Nature hikes, trekking through the woods, swimming in crystal clear springs, snorkeling among coral reefs, geocaching, imaginative adventures in treehouses, and park visits are being replaced with smart phones, tablets, television, and video games. The result is a spike in clinical ADHD cases. So why is this trend such a growing epidemic? Our culture pressures families to have overwhelming schedules, overpopulates cities, and destroys outdoor habitats, all while mainstream media sensationalizes dangers.
Bestselling author, Richard Louv coined the term “” to describe the increasing loss of connectivity between children and the natural world. Louv attributes Poor designs of neighborhoods, schools, workplaces, and cities create barriers to experiencing nature in a safe capacity and feed the disorder. In his book Last Child in the Woods, he cites a 50% decline in outdoor playtime from 1997 to 2003. The study targeted children in the U.S. between the ages of nine and twelve. In Australia, a study surveyed 1975 children and found that 37% spent less than thirty minutes each day playing outdoors after school. In contrast, 43% dedicated more than two hours of playing on an electronic device or watching a television screen. Louv hypothesizes that this trend adversely impacts children on both a physiological and psychological level. He goes on to argue that nature is an effective therapeutic tool for ADHD and recommends that parents and educators provide more natural experiences to help minimize ADHD symptoms and boost attentional functioning.
Scientists from around the country are offering evidence to back Louv’s premise. The Children’s Hospital and Regional Medical Center in Seattle claim that for every hour of television that a preschooler watches per day, there is 10% increase in the likelihood that he or she will develop concentration problems by the age of seven years old. At the University of Illinois, the Human-Environment Research Laboratory has also conducted studies analyzing this topic. Their research has yielded findings to suggest that children as young as five years old have demonstrated significant reductions in the symptoms of ADHD when engaged with nature (Kuo & Taylor, 2004).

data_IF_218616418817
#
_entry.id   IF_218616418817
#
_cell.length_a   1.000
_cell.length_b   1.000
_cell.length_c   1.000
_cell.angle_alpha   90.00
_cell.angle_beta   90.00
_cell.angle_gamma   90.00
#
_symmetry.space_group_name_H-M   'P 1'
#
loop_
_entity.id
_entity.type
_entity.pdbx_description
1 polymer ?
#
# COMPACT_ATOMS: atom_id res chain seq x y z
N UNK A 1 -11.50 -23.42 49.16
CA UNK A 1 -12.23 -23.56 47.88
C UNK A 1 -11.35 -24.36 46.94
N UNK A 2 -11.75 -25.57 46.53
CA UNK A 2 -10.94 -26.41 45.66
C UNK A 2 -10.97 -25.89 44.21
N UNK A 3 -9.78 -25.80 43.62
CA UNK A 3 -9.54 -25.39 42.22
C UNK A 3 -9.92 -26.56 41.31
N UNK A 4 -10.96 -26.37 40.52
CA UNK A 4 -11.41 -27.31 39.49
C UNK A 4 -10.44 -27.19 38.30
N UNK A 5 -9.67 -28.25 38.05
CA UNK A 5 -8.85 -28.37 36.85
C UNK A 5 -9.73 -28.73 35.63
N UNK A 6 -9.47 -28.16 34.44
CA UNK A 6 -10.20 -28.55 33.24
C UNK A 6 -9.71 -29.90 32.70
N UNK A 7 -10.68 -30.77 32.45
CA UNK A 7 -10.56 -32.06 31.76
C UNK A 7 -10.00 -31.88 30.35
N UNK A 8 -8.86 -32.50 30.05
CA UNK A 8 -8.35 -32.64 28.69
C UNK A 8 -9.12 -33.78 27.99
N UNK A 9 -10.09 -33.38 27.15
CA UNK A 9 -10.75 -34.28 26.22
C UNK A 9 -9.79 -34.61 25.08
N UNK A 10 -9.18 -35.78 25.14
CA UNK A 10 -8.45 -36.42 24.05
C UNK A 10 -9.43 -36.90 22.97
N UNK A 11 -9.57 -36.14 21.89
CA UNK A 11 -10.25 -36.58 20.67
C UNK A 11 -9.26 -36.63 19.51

Other recent studies have demonstrated positive correlations among the reduction in outdoor time and the increase in children possessing vitamin D deficiency (Huh & Gordon, 2008) and myopia (Rose et al., 2008). Jane Clark, a University of Maryland professor of kinesiology calls the present generation of children “containerized kids”. She suggests that not only are children being raised almost exclusively indoors, but are confined to small spaces for a majority of early development. Baby bouncers, Pack N Plays, and baby seats serve as convenient babysitters when placed in close proximity to a television. In limited outdoor time, toddlers are often placed in containers like strollers or wagons and pushed along. This leaves little room for exploration or actual outdoor play.
With copious amounts of empirical data testifying to the ramifications of nature-deficit disorder, and an urban landscape making opportunities for connecting with nature scarce, it is crucial that we find creative solutions to combating this disease. Zoological facilities offer the perfect outlet and are often